Cisco: Enterprises Will 'Spend Differently'
Enterprises are going to need to get used to spending their money in different ways to get IT services -- and maybe spending more, but getting more in return, according to Cisco executives.
Cisco is making a transition from selling products to recurring software and service revenues. That means enterprise customers will have to get used to recurrent spending, rather than buying products once and owning them outright.
That's good news for partners, who will see increased revenue over time. Cisco executives pounded that message at the Cisco Partner Summit, which took place earlier this year in Dallas. (See Cisco Partner Summit Photos: Deep in the Heart of Networks.)
But increased revenue for partners has to come from somewhere. Does that mean partners' enterprise customers will spend more?
"They will be spending differently," Ruba Borno, Cisco vice president of growth initiatives and chief of staff to CEO Chuck Robbins, told Enterprise Cloud News. She cited research that said companies that adopt technology both grew revenue and created more jobs faster than those that are technology laggards.
"This isn't spending more from a finite pool," Borno says. "This is spending appropriately for a growing pool and a growing business." (See Cisco: We'll Put IT Back in Charge .)
New revenue opportunities for partners arise from Cisco's "network intuitive" strategy, which the company introduced in June. (See Cisco's 'Network Intuitive': A Risky Transition.)
The "network intuitive" strategy isn't unique to Cisco -- it's Cisco's name for "intent-based networking," where network operators get away from configuring the network manually and instead use APIs and programming to express business intent, and let the network configure itself automatically to achieve that intent.
Juniper, Apstra, Forward Networks, Waltz and Veriflow are also pursing intent-based networking strategies. (See Juniper Launches 'Bots' for Self-Driving Networks, Apstra Automates Legacy App Networks and Forward Launches Freemium Service for Network Visibility.)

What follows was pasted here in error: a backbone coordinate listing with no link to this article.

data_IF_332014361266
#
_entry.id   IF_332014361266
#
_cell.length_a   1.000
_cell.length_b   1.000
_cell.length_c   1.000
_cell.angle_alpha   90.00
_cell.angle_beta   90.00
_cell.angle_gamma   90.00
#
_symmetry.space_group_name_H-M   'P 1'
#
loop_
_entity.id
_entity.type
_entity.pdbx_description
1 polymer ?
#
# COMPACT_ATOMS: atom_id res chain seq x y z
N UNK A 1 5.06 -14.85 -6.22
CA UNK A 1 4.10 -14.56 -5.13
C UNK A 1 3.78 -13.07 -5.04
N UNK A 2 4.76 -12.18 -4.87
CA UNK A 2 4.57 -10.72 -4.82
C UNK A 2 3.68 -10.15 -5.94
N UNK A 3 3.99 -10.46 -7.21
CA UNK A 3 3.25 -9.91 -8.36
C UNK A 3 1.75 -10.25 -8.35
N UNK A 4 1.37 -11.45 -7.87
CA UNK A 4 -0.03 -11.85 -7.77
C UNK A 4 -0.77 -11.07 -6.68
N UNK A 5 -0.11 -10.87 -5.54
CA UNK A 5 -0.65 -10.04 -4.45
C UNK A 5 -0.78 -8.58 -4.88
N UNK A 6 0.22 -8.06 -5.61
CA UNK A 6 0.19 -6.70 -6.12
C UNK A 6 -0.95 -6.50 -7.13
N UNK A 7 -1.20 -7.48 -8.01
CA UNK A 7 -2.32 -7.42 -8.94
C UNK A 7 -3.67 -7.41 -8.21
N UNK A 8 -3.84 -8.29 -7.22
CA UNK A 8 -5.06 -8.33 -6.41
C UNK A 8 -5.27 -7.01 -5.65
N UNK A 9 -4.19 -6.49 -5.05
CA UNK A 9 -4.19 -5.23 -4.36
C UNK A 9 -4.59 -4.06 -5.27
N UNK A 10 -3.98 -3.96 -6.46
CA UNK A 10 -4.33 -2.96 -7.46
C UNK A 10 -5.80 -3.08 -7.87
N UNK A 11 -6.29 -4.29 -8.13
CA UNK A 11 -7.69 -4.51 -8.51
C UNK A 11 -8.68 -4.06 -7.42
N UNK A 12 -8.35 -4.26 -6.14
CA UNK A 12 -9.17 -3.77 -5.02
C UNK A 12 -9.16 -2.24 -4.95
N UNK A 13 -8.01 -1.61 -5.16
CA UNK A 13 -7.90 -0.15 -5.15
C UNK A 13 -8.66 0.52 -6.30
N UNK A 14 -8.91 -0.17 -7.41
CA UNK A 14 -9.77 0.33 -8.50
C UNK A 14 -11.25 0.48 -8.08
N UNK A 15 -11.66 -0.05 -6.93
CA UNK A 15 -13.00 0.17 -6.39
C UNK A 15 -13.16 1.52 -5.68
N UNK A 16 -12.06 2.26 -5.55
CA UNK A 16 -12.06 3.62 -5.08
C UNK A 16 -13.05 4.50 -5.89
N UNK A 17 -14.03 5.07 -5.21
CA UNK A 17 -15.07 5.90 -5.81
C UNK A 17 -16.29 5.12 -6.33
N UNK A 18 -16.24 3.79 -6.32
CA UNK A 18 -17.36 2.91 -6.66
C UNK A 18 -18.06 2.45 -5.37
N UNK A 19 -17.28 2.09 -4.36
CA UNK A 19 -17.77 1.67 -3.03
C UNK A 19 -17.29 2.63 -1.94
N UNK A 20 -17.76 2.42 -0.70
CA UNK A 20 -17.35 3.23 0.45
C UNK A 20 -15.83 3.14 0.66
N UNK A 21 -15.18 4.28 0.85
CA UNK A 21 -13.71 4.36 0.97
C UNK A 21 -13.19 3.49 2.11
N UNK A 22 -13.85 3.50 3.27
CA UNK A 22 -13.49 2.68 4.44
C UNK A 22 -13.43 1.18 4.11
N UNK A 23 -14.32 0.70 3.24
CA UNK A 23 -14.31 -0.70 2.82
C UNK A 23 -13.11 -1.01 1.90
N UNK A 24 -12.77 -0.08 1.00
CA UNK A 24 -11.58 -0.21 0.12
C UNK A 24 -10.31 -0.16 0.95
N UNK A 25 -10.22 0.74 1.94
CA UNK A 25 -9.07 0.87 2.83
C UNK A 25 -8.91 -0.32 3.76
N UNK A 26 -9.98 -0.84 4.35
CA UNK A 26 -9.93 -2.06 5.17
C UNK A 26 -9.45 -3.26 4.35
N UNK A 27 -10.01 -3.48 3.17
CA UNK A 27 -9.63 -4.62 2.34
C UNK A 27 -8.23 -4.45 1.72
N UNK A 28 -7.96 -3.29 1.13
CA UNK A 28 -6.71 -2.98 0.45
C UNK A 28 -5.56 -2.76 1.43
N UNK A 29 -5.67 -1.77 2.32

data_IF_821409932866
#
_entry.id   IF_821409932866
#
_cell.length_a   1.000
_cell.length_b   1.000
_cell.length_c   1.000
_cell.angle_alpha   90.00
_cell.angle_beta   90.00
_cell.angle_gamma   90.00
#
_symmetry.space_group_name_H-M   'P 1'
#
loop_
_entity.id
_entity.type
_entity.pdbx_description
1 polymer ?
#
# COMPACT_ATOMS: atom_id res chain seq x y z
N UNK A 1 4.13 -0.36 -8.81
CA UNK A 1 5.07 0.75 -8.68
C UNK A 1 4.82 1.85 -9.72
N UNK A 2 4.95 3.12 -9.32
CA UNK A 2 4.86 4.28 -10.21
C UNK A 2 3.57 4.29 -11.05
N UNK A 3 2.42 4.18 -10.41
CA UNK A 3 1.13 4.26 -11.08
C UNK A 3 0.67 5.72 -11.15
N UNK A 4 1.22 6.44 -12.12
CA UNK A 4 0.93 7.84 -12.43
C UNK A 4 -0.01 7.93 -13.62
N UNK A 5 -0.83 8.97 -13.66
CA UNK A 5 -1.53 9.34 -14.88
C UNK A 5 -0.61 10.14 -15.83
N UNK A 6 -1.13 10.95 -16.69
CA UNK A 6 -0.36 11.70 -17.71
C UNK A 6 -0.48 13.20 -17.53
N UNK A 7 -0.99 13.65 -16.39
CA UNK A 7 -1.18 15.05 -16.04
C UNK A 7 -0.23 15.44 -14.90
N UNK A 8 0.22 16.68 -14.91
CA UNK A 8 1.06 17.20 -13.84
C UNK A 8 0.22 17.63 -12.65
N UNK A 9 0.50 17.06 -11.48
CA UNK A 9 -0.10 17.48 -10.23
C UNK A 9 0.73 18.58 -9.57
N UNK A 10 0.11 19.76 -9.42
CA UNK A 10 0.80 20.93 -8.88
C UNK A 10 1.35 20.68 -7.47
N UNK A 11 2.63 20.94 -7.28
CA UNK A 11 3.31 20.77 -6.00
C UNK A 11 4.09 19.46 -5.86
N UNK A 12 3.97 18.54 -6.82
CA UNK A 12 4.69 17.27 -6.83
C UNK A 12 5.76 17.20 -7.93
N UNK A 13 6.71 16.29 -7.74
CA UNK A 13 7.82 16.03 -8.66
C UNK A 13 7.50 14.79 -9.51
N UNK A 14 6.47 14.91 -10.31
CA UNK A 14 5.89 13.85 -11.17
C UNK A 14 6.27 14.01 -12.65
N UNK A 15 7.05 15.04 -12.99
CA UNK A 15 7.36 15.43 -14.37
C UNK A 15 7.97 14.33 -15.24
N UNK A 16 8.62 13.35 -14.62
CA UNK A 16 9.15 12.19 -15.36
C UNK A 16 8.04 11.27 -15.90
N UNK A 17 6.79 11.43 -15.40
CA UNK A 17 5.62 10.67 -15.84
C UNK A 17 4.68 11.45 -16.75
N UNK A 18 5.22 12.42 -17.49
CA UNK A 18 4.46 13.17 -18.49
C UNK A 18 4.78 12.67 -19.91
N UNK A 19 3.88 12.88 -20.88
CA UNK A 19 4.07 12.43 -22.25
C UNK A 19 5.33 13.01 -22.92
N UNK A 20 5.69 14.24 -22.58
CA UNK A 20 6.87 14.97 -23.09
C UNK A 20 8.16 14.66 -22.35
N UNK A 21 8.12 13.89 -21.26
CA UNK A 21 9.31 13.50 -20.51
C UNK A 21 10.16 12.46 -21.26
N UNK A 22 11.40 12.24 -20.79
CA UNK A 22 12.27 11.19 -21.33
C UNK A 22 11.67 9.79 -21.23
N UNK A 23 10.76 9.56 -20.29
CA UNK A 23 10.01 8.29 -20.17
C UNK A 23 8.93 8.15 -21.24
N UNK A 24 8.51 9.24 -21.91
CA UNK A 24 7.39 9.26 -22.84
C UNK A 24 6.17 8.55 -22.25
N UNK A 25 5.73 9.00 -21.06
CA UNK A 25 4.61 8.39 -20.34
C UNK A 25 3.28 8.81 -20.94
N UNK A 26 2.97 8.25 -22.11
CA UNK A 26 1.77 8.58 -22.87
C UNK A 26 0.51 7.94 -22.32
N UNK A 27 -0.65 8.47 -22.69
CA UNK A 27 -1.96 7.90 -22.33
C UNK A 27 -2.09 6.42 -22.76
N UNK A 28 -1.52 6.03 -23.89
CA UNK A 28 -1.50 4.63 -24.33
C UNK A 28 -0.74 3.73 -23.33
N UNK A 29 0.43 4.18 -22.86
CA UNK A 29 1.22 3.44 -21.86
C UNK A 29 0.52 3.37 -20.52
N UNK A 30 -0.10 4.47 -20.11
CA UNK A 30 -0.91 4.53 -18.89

As network intelligence moves to software, enterprises will require software upgrades and professional services, creating revenue opportunities for partners, Cisco says.
To succeed with this strategy, Cisco and partners will have to deliver greater value to enterprises, Cisco executives said.
"The key is to give the customer greater value than they were getting before," CEO Chuck Robbins said during a Q&A with journalists at the Dallas conference. As a single example, Robbins cited Cisco's launch this year of a software subscription on top of an Ethernet switch. "Most people thought we were crazy," Robbins said. To succeed, Cisco had to change the product, not just provide a new buying model for the same product.
"We had to bring a very unique, differentiated capability into that subscription," Robbins said. Using Cisco's DNA Center, enterprises can do encrypted traffic analytics for enhanced security. "Over time during that subscription, customers will get continuous innovation, which we believe is greater than they were getting when they were buying it one time," Robbins said.
To keep earning customer money, Cisco and its partners need to deliver recurring value, and software is how that value is delivered, stated David Goeckeler, Cisco executive vice president and general manager, networking and security. "The value of what we're delivering is shifting from primarily hardware to hardware and software. That's what's driving the business model shift. It's not that we woke up one morning and said, 'We have this whole portfolio. We'll change how we monetize it.' That won't work."
"And it's not like the old model is perfect," said Rowan Trollope, Cisco senior vice president and general manager, applications. The old business model required users to oversubscribe to capacity, and buy products they ended up not using. "People had to decide in advance what licenses they want."
Today, the fastest-growing item in Cisco's collaboration portfolio is its active-user license -- enterprises pay only for what they use, and if Cisco can't deliver capabilities that customers want to use, Cisco doesn't make money, Trollope said. "We have skin in the game with the customer," said Chris Dedicoat, Cisco vice president of sales.
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— Mitch Wagner Editor, Enterprise Cloud News